A French laboratory believes it has discovered a new way to detect 'microdoses' of erythropoietin (EPO).
The Châtenay-Malabry laboratory, which developed the first test for the detection of EPO 20 years ago, said the new test could show traces of the drug 48-hours after it's been administered, as opposed to the current 24-hour window.
It is believed that microdoses - which have to be taken every two days to have an effect - have been used since the first EPO test was developed, allowing users to gain a performance benefit without being caught.
These microdoses may also allow blood levels to stay high, after they've been artificially raised.
Lemonde.fr reports that the director of the laboratory, Michel Audran, said last year: "The practice may be to make blood transfusions for a fortnight, return to the race with high hemoglobin and maintain levels with microdoses of EPO."
Speaking at a press conference on Thursday, he said: "It is important [for cheating athletes] to spend 24 to 48 hours [avoiding] detection, because in these protocols, it is estimated that cheaters make microdoses every two days. "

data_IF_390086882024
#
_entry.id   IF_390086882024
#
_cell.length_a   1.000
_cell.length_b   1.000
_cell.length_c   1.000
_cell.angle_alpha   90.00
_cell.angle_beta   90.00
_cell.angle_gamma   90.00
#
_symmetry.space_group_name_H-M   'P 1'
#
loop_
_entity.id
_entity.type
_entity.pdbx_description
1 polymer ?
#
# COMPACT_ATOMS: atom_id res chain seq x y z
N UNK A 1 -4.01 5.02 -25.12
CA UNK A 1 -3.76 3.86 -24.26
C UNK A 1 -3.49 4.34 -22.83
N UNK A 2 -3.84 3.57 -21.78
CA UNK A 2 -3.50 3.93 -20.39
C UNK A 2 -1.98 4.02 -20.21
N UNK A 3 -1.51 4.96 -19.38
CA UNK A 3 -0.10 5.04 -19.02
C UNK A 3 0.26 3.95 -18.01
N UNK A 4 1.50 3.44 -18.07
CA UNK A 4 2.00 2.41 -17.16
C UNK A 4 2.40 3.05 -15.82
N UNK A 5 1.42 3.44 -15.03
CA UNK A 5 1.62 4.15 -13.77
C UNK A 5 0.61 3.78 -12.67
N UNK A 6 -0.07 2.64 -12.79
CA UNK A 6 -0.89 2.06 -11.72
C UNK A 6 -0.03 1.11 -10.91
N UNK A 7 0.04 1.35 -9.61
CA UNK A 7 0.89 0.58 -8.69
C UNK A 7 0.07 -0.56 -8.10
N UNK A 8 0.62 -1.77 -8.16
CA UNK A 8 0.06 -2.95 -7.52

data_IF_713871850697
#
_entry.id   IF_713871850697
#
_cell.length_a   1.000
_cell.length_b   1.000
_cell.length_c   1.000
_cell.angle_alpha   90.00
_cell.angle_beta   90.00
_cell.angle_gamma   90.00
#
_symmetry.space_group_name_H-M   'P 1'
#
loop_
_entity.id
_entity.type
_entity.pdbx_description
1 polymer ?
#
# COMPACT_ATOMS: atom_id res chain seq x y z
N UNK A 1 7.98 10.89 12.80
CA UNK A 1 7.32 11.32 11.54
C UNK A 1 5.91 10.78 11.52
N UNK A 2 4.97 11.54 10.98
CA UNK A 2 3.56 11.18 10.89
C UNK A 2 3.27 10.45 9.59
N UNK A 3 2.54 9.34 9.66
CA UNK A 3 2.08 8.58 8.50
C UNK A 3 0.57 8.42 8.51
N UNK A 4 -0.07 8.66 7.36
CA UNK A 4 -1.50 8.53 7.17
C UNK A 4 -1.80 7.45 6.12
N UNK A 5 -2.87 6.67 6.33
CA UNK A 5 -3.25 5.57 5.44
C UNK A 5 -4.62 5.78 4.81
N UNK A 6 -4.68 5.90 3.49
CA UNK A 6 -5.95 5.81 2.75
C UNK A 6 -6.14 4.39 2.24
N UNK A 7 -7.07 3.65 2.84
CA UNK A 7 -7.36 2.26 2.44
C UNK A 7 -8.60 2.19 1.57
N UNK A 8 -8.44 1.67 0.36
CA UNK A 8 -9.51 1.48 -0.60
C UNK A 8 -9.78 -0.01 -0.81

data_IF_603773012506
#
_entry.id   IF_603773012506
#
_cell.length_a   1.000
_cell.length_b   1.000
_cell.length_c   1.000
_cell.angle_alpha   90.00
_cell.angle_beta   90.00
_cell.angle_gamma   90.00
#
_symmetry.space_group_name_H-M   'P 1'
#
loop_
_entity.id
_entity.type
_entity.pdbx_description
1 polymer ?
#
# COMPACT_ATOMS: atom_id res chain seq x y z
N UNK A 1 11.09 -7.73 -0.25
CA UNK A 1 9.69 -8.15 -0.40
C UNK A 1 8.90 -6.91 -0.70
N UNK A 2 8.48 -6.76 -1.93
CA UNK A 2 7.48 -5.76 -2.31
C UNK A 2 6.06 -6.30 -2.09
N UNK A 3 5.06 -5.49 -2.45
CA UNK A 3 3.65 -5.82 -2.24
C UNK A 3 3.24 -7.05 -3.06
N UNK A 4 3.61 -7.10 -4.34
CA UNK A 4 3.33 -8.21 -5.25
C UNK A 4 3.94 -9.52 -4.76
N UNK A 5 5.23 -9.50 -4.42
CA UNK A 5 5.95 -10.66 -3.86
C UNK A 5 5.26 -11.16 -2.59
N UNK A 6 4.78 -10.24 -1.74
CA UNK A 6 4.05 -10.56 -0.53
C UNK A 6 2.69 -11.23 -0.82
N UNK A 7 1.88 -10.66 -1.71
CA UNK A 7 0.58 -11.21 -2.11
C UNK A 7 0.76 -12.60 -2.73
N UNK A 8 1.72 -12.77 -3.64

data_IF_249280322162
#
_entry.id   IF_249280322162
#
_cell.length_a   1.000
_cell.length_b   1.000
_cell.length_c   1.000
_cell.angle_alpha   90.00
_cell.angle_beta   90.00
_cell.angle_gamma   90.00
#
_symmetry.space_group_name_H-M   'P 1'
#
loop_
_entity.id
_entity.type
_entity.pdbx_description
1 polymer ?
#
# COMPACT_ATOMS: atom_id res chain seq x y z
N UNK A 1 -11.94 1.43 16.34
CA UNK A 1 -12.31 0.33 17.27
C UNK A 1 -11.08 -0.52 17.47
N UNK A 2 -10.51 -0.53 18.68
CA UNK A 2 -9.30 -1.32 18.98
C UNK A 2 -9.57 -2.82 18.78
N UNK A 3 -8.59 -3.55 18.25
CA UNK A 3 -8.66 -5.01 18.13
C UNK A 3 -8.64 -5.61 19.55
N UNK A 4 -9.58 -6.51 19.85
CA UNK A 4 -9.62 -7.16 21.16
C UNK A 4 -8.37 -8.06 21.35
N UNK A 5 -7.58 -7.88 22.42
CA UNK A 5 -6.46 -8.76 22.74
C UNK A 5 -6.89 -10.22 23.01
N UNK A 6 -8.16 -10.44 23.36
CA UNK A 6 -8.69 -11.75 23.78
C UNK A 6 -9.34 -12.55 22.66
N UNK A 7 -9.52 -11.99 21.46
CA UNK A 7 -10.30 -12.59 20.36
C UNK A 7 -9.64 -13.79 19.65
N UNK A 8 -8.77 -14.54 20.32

"We can detect microdoses EPO a minimum of 48 hours after taking, while it is now difficult to arrive at 24 hours. "
He was speaking at the headquarters of the French Agency for the Fight Against Doping (AFLD).
Earlier this year, two amateur cyclists were suspended by the UCI following anti-doping tests allegedly pointing towards EPO use, and this month Colombian cyclist Jarlinson Pantano announced his retirement from cycling following an EPO anti-doping positive test earlier this year - though he says he is innocent.
The test will need to be validated by the World Anti-Doping Agency (WADA) before it can be put into use, and it is projected that the improved test could be in action by the beginning of 2020.
It means that less than 10 international units per kilo, which equates to 600 IU for a 60kg rider, could be detected even 48-hours after being administered.
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